The opinion of the court was delivered by: (judge Caputo)
Currently before the Court is Defendant Akilah Shabazz's pro se pre-trial Motion to Compel a Bill of Particulars Pursuant to Federal Rule of Criminal Procedure 7(f) (Doc. 103). Because the indictment and discovery sufficiently inform Shabazz of the charges against him and allow him to adequately prepare his defense and avoid surprise at trial, his motion for a bill of particulars will be denied.
On June 25, 2011, Defendant Akilah Shabazz was a passenger in a rental vehicle stopped for speeding by Pennsylvania State Police Corporal Michael T. Carroll. Kenneth F. Thompson was driving the vehicle and Shabazz was in the back seat. Following the traffic stop, a search warrant based largely on a canine sniff indicating the presence of controlled substances was executed on the vehicle. Although no drugs were ultimately discovered, twelve (12) fictitious driver's licenses were found with Shabazz's apparent photograph as well as counterfeit business and personal checks.
The matter was referred to the United States Secret Service. Secret Service Special Agent David Baker presented an affidavit of probable cause in support of the criminal complaint, and Magistrate Judge Blewitt issued a warrant for Shabazz's arrest on November 1, 2011. On March 6, 2012, Shabazz was indicted with Aggravated Identity Theft under 18 U.S.C. § 1028A(a)(1); Fraud and Related Activity in Connection with Identification Documents under 18 U.S.C. § 1028(a)(3); Fictitious Obligations under 18 U.S.C. § 514(a)(1); and Conspiracy to commit the aforementioned crimes under 18 U.S.C. § 371. (Doc. 22.) Shabazz pleaded not guilty to all counts on March 15, 2012.
A Superseding Indictment was filed on June 12, 2012. It charged Shabazz with the same four crimes, but expanded the time period to on or about June 1, 2011 through June 30, 2011 and added additional counts. Specifically, the Superseding Indictment charged Shabazz as a co-conspirator in possessing twenty-three (23) false identification documents, using the social security numbers of ten (10) individuals to unlawfully use such false identification documents, and possessing twelve (12) counterfeit business and personal checks. (Superseding Indictment at ¶¶ 5-7, Doc. 56.) The Grand Jury also charged Shabazz with nine (9) counts of aggravated identity theft for using the identification of nine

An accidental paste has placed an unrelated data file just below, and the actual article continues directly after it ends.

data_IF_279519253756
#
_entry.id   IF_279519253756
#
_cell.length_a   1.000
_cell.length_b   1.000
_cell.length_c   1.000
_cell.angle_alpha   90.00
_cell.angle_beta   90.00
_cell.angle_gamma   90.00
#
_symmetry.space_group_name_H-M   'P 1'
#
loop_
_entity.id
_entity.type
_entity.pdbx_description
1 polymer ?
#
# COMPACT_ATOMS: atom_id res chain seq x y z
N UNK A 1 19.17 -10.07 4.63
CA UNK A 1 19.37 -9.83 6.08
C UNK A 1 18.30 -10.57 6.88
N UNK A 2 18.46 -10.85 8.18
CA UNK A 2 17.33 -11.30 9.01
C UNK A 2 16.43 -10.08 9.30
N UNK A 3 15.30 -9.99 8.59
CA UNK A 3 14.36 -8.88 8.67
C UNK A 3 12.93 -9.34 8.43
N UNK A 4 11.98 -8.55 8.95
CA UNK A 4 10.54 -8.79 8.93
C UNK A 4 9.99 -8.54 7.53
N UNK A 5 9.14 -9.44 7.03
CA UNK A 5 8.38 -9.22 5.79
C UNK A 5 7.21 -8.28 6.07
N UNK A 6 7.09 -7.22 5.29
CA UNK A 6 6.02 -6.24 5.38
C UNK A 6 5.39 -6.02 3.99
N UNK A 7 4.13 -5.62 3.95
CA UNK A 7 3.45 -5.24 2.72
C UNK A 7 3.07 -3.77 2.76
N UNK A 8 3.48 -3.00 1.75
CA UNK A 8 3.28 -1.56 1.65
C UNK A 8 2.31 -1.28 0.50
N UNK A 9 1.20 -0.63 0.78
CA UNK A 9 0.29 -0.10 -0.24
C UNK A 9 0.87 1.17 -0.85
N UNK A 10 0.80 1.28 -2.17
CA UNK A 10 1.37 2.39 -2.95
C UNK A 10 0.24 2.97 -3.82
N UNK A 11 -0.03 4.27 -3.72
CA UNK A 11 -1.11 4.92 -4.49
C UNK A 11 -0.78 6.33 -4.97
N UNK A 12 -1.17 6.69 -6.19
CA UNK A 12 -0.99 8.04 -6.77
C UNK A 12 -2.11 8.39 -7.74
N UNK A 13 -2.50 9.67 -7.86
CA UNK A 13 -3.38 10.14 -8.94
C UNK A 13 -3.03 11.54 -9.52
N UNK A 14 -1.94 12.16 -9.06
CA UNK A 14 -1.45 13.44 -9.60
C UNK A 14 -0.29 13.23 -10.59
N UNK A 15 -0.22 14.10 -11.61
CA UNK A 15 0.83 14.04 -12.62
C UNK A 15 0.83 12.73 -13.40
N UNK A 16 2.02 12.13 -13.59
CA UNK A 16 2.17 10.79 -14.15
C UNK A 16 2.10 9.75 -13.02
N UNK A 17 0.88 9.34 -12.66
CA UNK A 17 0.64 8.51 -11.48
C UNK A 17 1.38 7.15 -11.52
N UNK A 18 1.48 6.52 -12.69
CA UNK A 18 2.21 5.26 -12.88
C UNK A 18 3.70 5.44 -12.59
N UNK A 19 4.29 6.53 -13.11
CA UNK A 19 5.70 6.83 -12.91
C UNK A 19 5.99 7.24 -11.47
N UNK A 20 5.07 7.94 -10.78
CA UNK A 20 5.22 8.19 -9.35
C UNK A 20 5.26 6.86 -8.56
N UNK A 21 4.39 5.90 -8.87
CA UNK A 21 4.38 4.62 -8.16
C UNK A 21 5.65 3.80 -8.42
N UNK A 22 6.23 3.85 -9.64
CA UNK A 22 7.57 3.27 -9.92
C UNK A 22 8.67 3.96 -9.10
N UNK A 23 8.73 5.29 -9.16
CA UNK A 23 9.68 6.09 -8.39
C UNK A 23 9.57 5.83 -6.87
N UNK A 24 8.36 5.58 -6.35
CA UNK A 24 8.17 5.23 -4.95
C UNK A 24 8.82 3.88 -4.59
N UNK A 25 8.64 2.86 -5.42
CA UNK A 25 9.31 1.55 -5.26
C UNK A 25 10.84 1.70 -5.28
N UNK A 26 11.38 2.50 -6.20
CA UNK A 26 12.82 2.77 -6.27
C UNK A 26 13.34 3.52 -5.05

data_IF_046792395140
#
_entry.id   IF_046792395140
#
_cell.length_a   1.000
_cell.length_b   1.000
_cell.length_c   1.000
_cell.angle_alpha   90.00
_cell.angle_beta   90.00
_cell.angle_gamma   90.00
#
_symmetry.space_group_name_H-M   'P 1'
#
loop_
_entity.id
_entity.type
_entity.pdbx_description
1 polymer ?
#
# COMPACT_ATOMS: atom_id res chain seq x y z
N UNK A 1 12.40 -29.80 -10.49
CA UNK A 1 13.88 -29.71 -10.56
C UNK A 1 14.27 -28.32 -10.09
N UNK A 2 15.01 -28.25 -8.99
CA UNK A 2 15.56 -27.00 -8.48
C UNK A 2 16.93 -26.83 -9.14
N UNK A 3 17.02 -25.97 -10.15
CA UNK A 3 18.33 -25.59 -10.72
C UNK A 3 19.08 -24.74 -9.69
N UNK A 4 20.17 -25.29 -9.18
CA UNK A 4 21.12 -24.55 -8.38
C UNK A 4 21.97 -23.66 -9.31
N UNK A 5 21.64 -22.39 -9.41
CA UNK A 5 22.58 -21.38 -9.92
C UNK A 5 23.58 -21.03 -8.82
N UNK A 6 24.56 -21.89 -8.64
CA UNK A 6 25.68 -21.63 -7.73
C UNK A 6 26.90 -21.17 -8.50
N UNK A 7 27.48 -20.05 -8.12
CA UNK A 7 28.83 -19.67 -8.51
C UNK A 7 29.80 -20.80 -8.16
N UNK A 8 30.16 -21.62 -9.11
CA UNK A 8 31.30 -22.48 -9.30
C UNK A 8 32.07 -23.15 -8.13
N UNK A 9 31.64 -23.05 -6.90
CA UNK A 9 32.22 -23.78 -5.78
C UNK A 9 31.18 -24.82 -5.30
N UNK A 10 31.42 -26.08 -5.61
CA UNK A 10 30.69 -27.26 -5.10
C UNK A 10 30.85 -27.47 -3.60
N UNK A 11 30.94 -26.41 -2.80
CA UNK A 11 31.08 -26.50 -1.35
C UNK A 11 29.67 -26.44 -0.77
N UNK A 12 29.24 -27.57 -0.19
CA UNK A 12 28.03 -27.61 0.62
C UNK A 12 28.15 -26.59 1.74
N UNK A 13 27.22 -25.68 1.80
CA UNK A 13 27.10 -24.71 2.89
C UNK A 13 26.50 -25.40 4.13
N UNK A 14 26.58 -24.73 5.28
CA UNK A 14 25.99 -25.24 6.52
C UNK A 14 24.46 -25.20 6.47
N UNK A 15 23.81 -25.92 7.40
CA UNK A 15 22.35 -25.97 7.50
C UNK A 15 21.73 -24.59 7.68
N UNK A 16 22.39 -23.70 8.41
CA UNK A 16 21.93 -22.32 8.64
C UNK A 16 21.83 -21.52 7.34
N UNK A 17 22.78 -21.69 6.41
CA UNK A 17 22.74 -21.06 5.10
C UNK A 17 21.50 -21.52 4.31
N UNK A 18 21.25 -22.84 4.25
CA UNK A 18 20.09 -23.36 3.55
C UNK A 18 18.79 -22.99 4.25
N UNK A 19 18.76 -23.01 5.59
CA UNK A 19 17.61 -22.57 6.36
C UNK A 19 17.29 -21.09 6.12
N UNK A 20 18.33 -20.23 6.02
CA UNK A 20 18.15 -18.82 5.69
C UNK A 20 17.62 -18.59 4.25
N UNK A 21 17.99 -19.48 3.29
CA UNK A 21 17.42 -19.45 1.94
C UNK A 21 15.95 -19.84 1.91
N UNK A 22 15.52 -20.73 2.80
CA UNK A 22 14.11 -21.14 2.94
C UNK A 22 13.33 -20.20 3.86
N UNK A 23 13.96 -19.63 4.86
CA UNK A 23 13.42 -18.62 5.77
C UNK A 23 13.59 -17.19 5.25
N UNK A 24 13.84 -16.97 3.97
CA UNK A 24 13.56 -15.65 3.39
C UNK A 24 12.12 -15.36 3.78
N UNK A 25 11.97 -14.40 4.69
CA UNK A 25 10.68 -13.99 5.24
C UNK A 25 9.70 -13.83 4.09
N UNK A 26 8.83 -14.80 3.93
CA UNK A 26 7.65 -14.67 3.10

(9) other individuals, fraud and related activity in connection with identification documents, and seven (7) counts of fictitious obligations for possession with intent to negotiate seven
(7) counterfeit checks. (Id. at ¶¶ 8-13.) Shabazz pleaded not guilty to all counts. (Doc. 60.) On October 2, 2012, Shabazz filed his Motion to Compel a Bill of Particulars Pursuant
to Federal Rule of Criminal Procedure 7(f) (Doc. 103). This motion is now ripe for the Court's review and will be considered below.
I. Shabazz's Motion for Bill of Particulars
Shabazz moves under Federal Rule of Criminal Procedure 7(f) for a bill of particulars.
A bill of particulars is a "formal, detailed statement of the claims or charges brought" by a prosecutor. Black's Law Dictionary 184 (9th ed.2009). A court is authorized under Rule 7(f) to direct the government to file a bill of particulars in order "to inform the defendant of the nature of the charges brought against him, to adequately prepare his defense, to avoid surprise during trial and to protect him against a second prosecution for an inadequately described offense." United States v. Urban, 404 F.3d 754, 771 (3d Cir. 2004) (quoting United States v. Addonizio, 451 F.2d 49, 63-64 (3d Cir. 1971)). A bill of particulars "is not to be used by the defendant as a discovery tool," United States v. Fischbach & Moore, Inc., 576 F.Supp. 1384, 1389 (W.D.Pa.1983), but rather is appropriate only when "an indictment's failure to provide factual or legal information significantly impairs the defendant's ability to prepare his defense or is likely to lead to prejudicial surprise at trial," United States v. Rosa, 891 F.2d 1063, 1066 (3d Cir.1989). The Third Circuit has found that an indictment charging a statutory crime is sufficient if it substantially follows the language of the criminal statute, provided that its generality neither prejudices a defendant in preparing his defense nor endangers his constitutional guarantee against double jeopardy. See Addonizio, 451 F.2d at 58 n.7; see also United States v. Eufrasio, 935 F.2d 553, 575 (3d Cir. 1991).
Whether to grant a motion for a bill of particulars is within the discretion of the trial court. Addonizio, 451 F.2d at 64. In determining whether to grant a motion for a bill of particulars, courts must take into account "numerous countervailing considerations ranging from the personal security of witnesses to the unfairness that can result from forcing the government to commit itself to a specific version of facts before it is in a position to do so." Rosa, 891 F.2d at 1066.Additionally, "the court may consider not only the indictment, but also all the information that has been made available to the defendant." ...